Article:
3 to 5 years - aged:

When cigars continue to produce incrementally pleasant flavors as a consequence of continuous fermentation. The slower the fermentation, the more time the chemical constituents have to mingle with each other, the more complex the flavors that are generated. As fermentation slows down, less pleasant flavors are lost through evaporation, chemical reactions, self-degradation, etc.

6 to 15 years - mature:

When tannic acids further decompose and this interacts with the improved flavors originating from continous fermentation. This maturation corresponds to the peak for pleasant flavors and might take more than 15 years, depending on the level of tannins and woodiness. This period also depends on the brand of cigars and the size.

20 years and beyond - vintage:

Finesse, similar to that of greatly aged Bordeaux or Burgundy wine, is what begins to appear after 20 years. The chemical reactions behind this kind of aging might be similar to the mysterious ‘wine in a bottle’ maturing process.” The aromas are extremely complicated, the flavors have “married” with the surounding cigars, and in my opinion can be the best tasting cigars on the planet.
 

Cparker

My dogs don't smoke
Joined
Sep 7, 2004
Messages
564
I enjoy aging cigars. Its has a characteristic of computer programming: garbage in, garbage out. There have been times I bought cigars on hype, was disappointed and tried to age out the disappointment. It never works.
 

CgarDan

Well-Known Member
Joined
Jun 18, 2006
Messages
2,149
Agree with this, and I will add that for Cuban cigars, in my experience, here is what I’ve come up with:

First of all they “must” be high quality to start out with... Poor quality cigars will not get better with aging. Also, and very important, single cigars will not get better with age, smoke them now. Varnished boxes age the best, followed by cabs (50 count the best, followed by 25 count, then 10 count) followed by dress boxes, followed by cardboard packs. Cigars should be kept in their original boxes, unopened, so they do not have to endure too many micro-fermentations. Like in wine, oxygen deteriorates some of the delicate flavors of cigars. Cigars (ideally) should be kept around 65 degrees and between 65 to 68 percent humidity during the aging process.

1 to 3 years - green:

The “sick period” is typically included in this stage and it is one that needs a lot of attention because in my opinion cigars should not be smoked during this time. Immediately after rolling a cigar undergoes a sick period, during which the ammonia smell is still detectable in a newly manufactured cigar. This is due to the fact that tobacco leaves are moistened before rolling and this accelerates a further fermentation producing a lot of ammonia. How long it takes to get rid of the ammonia scent depends on the fermentation rate, the chemical constituents, the cigar size, the packaging and how we store cigars. For the majority of cigars handled in the usual way, the ammonia smell will be over 90% gone in a few months, 95% to 99% gone by the end of the first year, and practically all gone by the end of the second year. Milder cigars…take even less time.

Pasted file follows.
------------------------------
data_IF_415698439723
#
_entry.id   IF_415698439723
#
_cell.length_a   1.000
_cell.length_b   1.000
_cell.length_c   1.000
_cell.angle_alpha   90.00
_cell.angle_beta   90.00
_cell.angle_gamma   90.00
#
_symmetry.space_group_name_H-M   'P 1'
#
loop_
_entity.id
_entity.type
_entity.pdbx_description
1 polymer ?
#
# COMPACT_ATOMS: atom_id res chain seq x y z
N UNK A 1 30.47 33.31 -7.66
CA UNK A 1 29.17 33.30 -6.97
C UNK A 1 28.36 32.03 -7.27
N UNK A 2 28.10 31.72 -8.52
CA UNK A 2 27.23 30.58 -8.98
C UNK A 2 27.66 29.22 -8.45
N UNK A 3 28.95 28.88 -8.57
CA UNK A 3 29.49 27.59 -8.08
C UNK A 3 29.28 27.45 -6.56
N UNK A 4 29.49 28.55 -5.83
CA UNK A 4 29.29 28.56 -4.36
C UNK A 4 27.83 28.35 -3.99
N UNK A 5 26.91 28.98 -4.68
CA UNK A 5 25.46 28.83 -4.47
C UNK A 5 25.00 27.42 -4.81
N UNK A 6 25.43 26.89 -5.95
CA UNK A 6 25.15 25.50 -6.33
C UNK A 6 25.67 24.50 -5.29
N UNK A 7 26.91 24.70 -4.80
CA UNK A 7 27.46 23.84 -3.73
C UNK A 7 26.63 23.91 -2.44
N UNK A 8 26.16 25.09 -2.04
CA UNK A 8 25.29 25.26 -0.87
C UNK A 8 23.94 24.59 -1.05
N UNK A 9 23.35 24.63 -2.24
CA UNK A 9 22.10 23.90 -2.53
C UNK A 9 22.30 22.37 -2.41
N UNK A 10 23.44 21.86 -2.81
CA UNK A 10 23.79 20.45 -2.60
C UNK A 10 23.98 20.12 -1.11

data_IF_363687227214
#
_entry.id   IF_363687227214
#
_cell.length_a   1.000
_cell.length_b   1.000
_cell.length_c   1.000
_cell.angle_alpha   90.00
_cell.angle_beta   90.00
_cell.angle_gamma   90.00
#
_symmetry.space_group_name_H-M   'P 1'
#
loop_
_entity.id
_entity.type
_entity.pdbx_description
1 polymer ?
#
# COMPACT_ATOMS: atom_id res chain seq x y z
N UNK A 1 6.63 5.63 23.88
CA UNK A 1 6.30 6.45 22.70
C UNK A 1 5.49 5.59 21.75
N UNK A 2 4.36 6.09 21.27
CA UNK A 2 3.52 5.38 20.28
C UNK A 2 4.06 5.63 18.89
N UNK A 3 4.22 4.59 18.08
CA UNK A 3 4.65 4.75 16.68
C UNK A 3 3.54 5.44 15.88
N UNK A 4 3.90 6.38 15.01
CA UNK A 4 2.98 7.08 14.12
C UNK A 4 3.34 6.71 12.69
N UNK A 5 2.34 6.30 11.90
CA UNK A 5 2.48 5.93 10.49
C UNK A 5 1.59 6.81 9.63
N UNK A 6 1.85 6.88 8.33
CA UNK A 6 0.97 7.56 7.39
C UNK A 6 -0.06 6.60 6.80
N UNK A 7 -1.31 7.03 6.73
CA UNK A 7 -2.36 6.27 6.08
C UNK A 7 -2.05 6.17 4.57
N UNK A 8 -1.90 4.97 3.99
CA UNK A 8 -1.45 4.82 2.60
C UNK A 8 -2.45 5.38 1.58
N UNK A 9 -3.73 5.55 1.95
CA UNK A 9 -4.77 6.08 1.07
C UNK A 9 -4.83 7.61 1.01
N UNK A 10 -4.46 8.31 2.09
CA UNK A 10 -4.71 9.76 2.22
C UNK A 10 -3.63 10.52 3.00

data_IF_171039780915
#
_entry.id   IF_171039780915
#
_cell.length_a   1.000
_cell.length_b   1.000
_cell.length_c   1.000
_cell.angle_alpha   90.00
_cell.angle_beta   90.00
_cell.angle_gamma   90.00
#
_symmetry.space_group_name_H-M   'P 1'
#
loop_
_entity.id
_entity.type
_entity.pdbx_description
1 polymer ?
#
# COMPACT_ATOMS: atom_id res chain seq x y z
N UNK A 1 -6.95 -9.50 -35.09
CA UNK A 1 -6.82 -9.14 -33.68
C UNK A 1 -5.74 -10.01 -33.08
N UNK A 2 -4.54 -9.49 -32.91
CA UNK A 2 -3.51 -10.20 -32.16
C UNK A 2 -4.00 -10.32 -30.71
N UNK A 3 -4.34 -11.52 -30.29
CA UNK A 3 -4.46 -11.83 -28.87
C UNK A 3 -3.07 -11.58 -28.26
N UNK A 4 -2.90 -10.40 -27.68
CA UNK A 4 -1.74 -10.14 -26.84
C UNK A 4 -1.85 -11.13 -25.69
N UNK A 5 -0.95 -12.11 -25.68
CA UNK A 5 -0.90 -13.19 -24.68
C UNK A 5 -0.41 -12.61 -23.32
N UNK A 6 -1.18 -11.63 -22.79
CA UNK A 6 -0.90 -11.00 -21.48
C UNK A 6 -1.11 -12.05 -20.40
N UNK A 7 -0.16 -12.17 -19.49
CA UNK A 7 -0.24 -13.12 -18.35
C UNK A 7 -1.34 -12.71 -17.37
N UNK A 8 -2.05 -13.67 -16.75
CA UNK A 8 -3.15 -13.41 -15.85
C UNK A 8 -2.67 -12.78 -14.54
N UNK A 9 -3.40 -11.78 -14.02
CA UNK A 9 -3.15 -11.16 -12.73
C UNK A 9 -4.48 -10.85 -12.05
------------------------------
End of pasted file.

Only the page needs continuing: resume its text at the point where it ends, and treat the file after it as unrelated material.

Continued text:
3 to 5 years - aged:

When cigars continue to produce incrementally pleasant flavors as a consequence of continuous fermentation. The slower the fermentation, the more time the chemical constituents have to mingle with each other, the more complex the flavors that are generated. As fermentation slows down, less pleasant flavors are lost through evaporation, chemical reactions, self-degradation, etc.

6 to 15 years - mature:

When tannic acids further decompose and this interacts with the improved flavors originating from continous fermentation. This maturation corresponds to the peak for pleasant flavors and might take more than 15 years, depending on the level of tannins and woodiness. This period also depends on the brand of cigars and the size.

20 years and beyond - vintage:

Finesse, similar to that of greatly aged Bordeaux or Burgundy wine, is what begins to appear after 20 years. The chemical reactions behind this kind of aging might be similar to the mysterious ‘wine in a bottle’ maturing process.” The aromas are extremely complicated, the flavors have “married” with the surounding cigars, and in my opinion can be the best tasting cigars on the planet.

great explanation as always 👍

I do have some follow up questions:

1) when you say unopened are you referring to the original cellophane ? Does it not make sense to inspect the box for mold and quality of cigars?

2) i totally understand a wooden cab performing better than cardboard when aging but why does the varnished box take it to the next level?

3) is your timeline consistent across brands as long as it’s quality cigars or will some brands benefit from longer aging periods while others will see quality actually start to decline after 10+ years

4) also just wanted to mention your thread on Box codes If I understand correctly most cigars from 2019 and 2020 will age well while most from 2015-2018 might not be worth the effort?

For those who are really interested in learning more about Cubans I would highly recommend the book by Min Ron Nee. Although not cheap it’s still a great reference and learning guide Perhaps Bill can also recommend some more recent books as that one I believe has not been updated for a while
 

CigSid

Love this place...
Joined
Jan 25, 2014
Messages
4,585
great explanation as always 👍

I do have some follow up questions:

1) when you say unopened are you referring to the original cellophane ? Does it not make sense to inspect the box for mold and quality of cigars?

2) i totally understand a wooden cab performing better than cardboard when aging but why does the varnished box take it to the next level?

3) is your timeline consistent across brands as long as it’s quality cigars or will some brands benefit from longer aging periods while others will see quality actually start to decline after 10+ years